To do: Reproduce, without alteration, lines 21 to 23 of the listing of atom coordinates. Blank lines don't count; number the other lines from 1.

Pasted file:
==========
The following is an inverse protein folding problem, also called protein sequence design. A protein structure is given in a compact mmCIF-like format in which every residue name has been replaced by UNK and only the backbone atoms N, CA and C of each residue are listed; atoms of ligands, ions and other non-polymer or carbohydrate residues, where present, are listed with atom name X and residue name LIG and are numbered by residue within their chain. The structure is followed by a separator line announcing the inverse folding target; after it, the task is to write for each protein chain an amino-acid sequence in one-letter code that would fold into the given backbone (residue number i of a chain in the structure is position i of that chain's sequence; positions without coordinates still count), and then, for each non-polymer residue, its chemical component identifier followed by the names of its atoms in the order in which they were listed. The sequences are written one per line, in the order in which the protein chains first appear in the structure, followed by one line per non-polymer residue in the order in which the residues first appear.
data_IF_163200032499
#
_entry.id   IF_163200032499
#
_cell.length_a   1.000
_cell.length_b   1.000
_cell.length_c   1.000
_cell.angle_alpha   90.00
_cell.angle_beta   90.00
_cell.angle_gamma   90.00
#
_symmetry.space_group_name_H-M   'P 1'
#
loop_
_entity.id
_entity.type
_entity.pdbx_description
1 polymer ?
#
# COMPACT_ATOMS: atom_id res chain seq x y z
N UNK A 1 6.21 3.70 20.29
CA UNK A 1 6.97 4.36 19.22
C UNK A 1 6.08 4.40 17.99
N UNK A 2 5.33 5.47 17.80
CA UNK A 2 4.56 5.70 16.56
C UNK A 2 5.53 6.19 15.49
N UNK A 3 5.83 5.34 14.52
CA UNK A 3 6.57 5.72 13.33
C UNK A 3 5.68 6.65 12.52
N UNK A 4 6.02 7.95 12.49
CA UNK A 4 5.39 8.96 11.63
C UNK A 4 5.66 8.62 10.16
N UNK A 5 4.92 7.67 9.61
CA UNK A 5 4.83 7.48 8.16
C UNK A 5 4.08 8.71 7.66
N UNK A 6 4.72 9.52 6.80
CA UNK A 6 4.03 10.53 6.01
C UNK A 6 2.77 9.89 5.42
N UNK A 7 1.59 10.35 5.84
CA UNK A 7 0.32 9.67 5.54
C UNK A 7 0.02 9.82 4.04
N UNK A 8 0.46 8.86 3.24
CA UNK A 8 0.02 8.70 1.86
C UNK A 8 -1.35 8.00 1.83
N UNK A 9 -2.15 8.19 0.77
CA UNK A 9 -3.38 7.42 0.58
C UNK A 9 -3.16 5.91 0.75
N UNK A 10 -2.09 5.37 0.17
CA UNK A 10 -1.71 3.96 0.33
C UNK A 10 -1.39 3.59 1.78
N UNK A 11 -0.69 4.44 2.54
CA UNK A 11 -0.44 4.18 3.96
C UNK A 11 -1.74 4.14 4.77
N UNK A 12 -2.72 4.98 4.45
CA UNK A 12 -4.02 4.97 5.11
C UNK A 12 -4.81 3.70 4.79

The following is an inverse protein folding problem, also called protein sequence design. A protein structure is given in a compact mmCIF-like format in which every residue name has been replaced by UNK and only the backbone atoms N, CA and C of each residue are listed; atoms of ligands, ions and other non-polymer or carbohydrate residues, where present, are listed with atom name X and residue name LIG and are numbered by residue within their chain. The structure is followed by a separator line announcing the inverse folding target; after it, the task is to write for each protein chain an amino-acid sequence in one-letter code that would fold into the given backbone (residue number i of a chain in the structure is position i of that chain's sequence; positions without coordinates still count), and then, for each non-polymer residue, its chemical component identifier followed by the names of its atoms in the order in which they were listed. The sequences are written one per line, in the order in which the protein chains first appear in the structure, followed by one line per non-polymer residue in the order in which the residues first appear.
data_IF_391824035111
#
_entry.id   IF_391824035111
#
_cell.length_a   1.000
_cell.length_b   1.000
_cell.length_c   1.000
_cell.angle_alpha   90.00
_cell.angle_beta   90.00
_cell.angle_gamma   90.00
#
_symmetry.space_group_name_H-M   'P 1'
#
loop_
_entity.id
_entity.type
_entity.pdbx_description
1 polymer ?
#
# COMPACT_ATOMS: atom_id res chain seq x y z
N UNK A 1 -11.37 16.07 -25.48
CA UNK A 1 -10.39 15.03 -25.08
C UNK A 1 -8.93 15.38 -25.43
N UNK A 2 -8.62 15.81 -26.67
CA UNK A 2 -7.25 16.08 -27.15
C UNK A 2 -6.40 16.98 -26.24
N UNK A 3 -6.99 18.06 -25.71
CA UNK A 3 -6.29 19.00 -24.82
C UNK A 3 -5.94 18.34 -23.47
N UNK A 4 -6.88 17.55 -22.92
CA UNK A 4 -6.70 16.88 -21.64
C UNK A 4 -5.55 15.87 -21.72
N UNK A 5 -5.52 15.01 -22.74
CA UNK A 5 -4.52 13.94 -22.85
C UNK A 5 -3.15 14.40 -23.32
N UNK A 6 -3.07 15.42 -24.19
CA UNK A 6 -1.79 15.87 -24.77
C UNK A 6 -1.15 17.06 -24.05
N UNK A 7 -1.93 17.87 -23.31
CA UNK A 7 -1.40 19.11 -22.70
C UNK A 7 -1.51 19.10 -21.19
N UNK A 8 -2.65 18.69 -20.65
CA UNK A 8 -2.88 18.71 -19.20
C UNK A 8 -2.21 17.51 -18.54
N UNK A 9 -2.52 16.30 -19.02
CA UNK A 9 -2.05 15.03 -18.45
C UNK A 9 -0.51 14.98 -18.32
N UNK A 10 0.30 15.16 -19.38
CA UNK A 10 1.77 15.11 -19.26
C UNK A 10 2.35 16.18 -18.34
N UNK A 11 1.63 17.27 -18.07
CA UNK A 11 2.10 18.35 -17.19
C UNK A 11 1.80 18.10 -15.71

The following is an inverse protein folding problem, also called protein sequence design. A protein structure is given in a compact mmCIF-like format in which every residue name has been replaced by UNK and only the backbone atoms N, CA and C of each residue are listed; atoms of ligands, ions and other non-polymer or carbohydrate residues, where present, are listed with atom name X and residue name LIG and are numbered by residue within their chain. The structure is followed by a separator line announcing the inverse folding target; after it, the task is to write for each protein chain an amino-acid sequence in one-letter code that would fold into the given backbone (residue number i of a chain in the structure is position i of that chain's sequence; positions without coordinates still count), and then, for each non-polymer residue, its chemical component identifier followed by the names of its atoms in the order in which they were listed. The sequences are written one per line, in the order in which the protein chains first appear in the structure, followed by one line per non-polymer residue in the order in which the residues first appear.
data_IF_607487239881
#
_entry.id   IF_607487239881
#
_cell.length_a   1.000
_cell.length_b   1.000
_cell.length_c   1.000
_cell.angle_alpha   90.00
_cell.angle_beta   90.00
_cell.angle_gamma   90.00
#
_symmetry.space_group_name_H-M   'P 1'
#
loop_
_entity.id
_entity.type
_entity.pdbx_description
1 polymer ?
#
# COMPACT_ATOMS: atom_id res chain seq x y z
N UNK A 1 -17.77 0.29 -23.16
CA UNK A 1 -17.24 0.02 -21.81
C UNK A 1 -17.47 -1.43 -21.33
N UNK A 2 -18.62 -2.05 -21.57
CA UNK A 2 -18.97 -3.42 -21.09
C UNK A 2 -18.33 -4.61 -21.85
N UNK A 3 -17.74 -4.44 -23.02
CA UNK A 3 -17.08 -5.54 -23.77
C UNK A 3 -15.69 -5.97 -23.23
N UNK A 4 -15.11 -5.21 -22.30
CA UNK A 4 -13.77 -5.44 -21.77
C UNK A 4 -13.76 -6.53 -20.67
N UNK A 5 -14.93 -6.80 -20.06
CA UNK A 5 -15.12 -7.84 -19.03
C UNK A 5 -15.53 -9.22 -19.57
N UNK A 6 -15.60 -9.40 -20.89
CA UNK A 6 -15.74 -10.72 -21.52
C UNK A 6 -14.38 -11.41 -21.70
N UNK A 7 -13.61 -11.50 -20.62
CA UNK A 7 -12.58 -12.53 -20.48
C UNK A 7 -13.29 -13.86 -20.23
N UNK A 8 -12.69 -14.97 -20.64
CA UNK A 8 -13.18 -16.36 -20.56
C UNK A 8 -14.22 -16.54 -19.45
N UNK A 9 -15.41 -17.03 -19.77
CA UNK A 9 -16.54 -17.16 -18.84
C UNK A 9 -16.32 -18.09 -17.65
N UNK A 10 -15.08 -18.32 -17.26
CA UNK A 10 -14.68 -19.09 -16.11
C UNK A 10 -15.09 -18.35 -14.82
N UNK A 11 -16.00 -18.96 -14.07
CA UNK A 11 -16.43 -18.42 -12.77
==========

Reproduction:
# COMPACT_ATOMS: atom_id res chain seq x y z
N UNK A 1 6.21 3.70 20.29
CA UNK A 1 6.97 4.36 19.22